I welcome your thoughts ❤

In Grief, Love

I started this painting on the afternoon of January 6th, while unbeknownst to me violence was unfolding in the U.S. Capitol. I “finished” it the next morning, moving it out of a much uglier stage. Although I’m not sure I’ve moved it far enough out of “ugliness,” I also know it’s good to sit with it all, that the truth of a moment doesn’t always appear beautiful in the ways we’ve known. And also, that ugliness and beauty are mostly ideas and relative to their context. Art is not always visually appealing; movement doesn’t always feel good. My paintings don’t usually name themselves when they aren’t finished, but this one did, so maybe it is.

More living, less dying

Chapin, age 13.5

In the hiatus of favored things
Pain evident in your gait and change of habits
We feared the worst, prepared for the end 

Until suddenly, again, you trotted along the beach
Delighted in old crab shells and seaweed
Then later begged to climb into bed with us,
   Something you’d not done for months
And earlier, chewed on a long discarded bone
Nestled between forgotten toys
Remnants of your younger days

These things seem small, maybe 
But I know they are the sum of everything
Evidence of more living, less dying

And so it is, for all of us
Times of grace, even joy
Smiling into salty waves and leaning into the day
   while knowing. That final day will come

© Amanda Reilly Sayer, 2019

If you liked this, you might enjoy an earlier poem about Chapin here.

Freedom: The other side of loss

Freedom, 16×38 on plywood

Change can be difficult and is often filled with associated grief, but freedom can also be found in the process of letting go. Major life transitions offer a special opportunity to find freedom in change, but it’s easier said than done depending on the details.

We just sold our house. And truthfully, nothing about the related details over the last months have felt close to positive, except the knowledge that we would eventually conclude the stressful parts and be another step closer to our goals – a simpler life, fewer possessions, reduced financial obligations, to name a few.

Anticipated freedom on my mind, I noticed the plywood board sitting on the side of the road – FREE in bold marker written across the surface. Instead of unwanted junk, I saw a new canvas for the old house paint I’d not yet discarded. This idea was so compelling, I actually turned the car around to retrieve the board after initially passing it by.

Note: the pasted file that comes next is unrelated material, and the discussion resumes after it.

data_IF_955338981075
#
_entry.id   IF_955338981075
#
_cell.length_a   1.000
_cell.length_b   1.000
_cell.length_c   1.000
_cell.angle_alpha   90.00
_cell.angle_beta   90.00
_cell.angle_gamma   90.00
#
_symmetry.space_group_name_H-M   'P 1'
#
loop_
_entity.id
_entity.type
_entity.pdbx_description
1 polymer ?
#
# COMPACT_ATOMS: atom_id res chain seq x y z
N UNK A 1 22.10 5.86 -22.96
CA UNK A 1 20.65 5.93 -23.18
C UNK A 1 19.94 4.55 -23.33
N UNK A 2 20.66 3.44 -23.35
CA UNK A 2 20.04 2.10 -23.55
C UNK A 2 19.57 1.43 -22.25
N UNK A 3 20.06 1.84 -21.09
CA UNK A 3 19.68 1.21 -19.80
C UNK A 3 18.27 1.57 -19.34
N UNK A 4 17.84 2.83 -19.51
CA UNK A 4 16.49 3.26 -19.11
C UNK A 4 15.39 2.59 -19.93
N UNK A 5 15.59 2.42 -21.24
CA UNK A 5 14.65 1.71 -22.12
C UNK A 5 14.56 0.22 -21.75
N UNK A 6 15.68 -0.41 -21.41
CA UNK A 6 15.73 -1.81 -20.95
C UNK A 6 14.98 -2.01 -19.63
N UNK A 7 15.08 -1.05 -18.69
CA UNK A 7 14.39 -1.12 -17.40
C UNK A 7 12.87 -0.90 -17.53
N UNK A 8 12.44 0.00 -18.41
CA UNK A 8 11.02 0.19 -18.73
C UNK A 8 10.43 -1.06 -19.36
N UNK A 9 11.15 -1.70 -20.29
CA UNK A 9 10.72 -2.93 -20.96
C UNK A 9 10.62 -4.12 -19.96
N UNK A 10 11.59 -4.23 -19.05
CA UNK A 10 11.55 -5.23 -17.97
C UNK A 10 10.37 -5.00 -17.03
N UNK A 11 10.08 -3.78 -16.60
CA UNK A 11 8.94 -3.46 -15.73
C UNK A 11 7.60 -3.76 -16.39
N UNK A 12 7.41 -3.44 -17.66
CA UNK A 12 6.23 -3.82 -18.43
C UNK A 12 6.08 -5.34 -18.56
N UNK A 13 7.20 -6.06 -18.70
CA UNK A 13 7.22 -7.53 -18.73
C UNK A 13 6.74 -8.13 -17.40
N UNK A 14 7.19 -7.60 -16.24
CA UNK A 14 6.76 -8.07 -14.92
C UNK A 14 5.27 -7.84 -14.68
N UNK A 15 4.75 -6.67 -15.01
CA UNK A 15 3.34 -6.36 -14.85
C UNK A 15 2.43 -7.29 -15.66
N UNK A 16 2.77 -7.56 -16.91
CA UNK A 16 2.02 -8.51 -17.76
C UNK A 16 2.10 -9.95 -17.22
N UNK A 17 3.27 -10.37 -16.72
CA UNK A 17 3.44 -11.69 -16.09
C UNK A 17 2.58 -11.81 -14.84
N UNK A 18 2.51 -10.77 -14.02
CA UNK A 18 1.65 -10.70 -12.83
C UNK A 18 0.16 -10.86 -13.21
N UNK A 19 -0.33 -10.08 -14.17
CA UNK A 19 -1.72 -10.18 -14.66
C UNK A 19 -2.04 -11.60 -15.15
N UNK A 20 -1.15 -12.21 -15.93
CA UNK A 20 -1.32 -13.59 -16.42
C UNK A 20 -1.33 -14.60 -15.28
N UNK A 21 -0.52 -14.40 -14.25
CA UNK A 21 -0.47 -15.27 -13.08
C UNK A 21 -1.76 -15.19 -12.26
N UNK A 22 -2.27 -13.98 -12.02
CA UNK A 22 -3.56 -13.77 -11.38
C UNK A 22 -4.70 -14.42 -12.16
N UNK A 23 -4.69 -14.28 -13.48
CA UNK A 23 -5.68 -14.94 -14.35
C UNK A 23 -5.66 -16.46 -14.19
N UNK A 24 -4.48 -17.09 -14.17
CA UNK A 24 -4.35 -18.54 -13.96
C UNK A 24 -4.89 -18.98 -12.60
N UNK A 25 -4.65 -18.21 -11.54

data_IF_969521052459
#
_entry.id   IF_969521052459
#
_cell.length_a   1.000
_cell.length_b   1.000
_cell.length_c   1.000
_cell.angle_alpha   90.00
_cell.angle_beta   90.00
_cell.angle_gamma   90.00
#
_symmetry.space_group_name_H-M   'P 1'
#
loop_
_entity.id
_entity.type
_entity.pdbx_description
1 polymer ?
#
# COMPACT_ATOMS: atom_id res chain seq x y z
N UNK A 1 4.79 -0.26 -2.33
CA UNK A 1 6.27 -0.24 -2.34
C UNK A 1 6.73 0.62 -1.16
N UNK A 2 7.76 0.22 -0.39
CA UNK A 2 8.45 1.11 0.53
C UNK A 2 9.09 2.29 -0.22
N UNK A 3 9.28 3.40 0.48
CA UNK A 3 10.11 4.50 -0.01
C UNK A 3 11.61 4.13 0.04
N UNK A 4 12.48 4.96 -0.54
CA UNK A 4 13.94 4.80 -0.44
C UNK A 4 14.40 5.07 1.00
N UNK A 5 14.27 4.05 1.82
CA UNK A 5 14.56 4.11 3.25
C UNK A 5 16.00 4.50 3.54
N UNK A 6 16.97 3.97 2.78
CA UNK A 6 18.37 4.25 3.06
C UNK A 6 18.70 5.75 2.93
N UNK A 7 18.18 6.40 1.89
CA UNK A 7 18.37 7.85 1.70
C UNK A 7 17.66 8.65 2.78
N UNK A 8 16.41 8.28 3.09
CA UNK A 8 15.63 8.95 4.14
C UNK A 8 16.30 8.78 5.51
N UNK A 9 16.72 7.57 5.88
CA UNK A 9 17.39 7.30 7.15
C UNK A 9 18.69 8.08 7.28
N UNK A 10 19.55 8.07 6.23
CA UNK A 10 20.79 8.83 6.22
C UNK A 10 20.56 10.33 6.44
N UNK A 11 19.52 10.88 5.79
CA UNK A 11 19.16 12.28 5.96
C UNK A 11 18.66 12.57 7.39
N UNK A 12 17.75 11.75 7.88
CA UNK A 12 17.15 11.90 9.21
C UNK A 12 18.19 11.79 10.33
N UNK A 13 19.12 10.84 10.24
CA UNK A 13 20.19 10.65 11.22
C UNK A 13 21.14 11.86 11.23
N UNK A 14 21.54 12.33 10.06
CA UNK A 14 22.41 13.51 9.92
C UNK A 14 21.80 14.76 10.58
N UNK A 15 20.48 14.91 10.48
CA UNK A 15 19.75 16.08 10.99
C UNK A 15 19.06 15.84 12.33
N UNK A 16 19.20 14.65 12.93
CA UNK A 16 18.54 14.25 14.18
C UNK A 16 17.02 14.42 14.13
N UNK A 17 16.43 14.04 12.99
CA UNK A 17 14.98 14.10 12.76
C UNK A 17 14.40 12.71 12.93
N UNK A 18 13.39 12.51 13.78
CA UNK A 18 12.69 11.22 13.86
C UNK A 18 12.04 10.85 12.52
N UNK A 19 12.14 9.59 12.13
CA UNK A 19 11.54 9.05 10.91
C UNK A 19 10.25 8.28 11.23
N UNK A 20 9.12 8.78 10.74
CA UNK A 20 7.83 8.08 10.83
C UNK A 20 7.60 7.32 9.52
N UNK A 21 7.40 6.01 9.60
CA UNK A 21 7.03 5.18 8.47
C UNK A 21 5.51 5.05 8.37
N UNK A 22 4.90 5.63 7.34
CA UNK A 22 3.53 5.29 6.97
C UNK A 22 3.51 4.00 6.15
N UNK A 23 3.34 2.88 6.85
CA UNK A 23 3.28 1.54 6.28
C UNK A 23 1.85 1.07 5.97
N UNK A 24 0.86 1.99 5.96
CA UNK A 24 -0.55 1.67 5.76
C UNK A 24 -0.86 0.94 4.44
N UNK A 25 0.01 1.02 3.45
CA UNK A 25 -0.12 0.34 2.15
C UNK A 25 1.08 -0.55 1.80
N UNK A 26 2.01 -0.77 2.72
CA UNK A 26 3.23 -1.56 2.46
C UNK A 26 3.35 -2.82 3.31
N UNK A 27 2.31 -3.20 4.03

I’d already made two other paintings with house paint, which turned out to be highly therapeutic, as well as productive. See an example here. But those paintings were made on canvases already in my possession, the benefit of using them more immediately obvious.

In the middle of a move, the last thing anyone needs is to accrue anything new. Nevertheless, I found myself putting the board in my car, unable to resist the symbolic reference and the therapeutic value of a new creative project to soothe me between the packed boxes.

Although I understood FREE would be erased by whatever painting I made, I imagined I’d know freedom in the layers of the painting. I was right.

Freedom is a mindset, not only a consequence of release from unwanted circumstances. Freedom is found any time we allow ourselves to move beyond preconditioned responses. Freedom comes when we let go of expectations.

I am free. You are free.

A different kind of love letter*


You’re watching me
From your blanketed perch
The spot we’ve made for you
On the left side of the couch

I’m in the kitchen
The reason
Your interest is keen

But I pretend your attention
Is something like love

Something like
The way I love you
Which feels like held breath
And fills my empty spaces

Even as I know
You’re merely calculating
A piece of carrot?
A slice of cucumber, maybe?

Weighing the likelihood
Of a treat against
The comfort of the couch

There was a time
When you watched
From up close
And only
Pressed against my leg
Or with a nose in my lap

Ever optimistic
No matter how many times
I never
Shared my dinner

You’re more discerning now
Better trained perhaps
Or maybe just tired
Aware of your aching body
As I am

You see
I watch you, too

And I feel my heart ache
Each time I imagine
Your side of the couch
Without you. Watching me

© Amanda Reilly Sayer, 2019

* In honor of my dear Chapin, 13 years old today ❤️